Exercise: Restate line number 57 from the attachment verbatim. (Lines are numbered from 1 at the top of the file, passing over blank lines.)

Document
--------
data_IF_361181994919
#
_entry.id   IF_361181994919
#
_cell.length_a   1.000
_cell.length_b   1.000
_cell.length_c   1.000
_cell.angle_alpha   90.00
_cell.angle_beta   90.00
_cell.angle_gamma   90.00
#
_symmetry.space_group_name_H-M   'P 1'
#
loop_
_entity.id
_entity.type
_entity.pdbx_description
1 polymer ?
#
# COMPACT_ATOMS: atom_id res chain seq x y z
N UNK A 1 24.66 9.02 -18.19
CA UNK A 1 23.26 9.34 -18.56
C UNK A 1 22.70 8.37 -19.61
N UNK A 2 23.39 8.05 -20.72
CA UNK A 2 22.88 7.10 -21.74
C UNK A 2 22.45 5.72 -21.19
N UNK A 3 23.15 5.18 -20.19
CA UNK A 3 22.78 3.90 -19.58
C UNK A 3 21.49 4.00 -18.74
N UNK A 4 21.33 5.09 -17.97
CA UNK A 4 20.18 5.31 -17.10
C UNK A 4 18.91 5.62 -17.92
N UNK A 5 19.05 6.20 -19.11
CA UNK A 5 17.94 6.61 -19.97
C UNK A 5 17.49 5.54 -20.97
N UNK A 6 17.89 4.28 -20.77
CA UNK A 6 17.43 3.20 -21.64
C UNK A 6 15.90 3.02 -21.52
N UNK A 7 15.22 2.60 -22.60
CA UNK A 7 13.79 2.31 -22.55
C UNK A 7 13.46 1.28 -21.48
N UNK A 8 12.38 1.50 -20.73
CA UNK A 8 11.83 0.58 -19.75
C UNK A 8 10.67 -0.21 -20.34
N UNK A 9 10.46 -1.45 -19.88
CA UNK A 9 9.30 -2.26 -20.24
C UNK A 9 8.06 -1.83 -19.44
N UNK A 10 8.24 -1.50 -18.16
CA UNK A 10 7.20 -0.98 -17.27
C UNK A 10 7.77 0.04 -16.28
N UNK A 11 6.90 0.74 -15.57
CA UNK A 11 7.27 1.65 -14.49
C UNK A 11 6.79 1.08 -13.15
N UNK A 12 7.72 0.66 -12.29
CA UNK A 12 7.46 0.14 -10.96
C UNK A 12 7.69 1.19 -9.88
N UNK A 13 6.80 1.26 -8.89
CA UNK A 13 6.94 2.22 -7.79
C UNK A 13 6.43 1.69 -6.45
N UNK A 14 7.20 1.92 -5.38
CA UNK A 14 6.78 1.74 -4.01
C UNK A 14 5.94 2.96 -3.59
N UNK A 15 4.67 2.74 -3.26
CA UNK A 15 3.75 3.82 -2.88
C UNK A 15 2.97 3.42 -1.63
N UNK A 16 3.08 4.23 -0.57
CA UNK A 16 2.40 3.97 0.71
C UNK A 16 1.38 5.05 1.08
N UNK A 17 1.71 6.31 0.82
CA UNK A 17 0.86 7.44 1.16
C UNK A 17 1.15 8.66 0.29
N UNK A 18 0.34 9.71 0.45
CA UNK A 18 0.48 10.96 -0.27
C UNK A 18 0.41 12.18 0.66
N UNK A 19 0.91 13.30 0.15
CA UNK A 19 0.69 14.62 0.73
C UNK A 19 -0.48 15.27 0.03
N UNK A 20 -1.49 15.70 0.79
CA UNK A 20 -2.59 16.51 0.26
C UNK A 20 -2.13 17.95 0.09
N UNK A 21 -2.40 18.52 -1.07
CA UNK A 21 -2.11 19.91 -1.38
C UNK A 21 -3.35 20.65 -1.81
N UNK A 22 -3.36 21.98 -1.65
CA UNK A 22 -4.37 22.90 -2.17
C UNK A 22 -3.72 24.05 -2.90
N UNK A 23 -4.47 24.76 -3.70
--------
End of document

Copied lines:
N UNK A 13 6.80 1.26 -8.89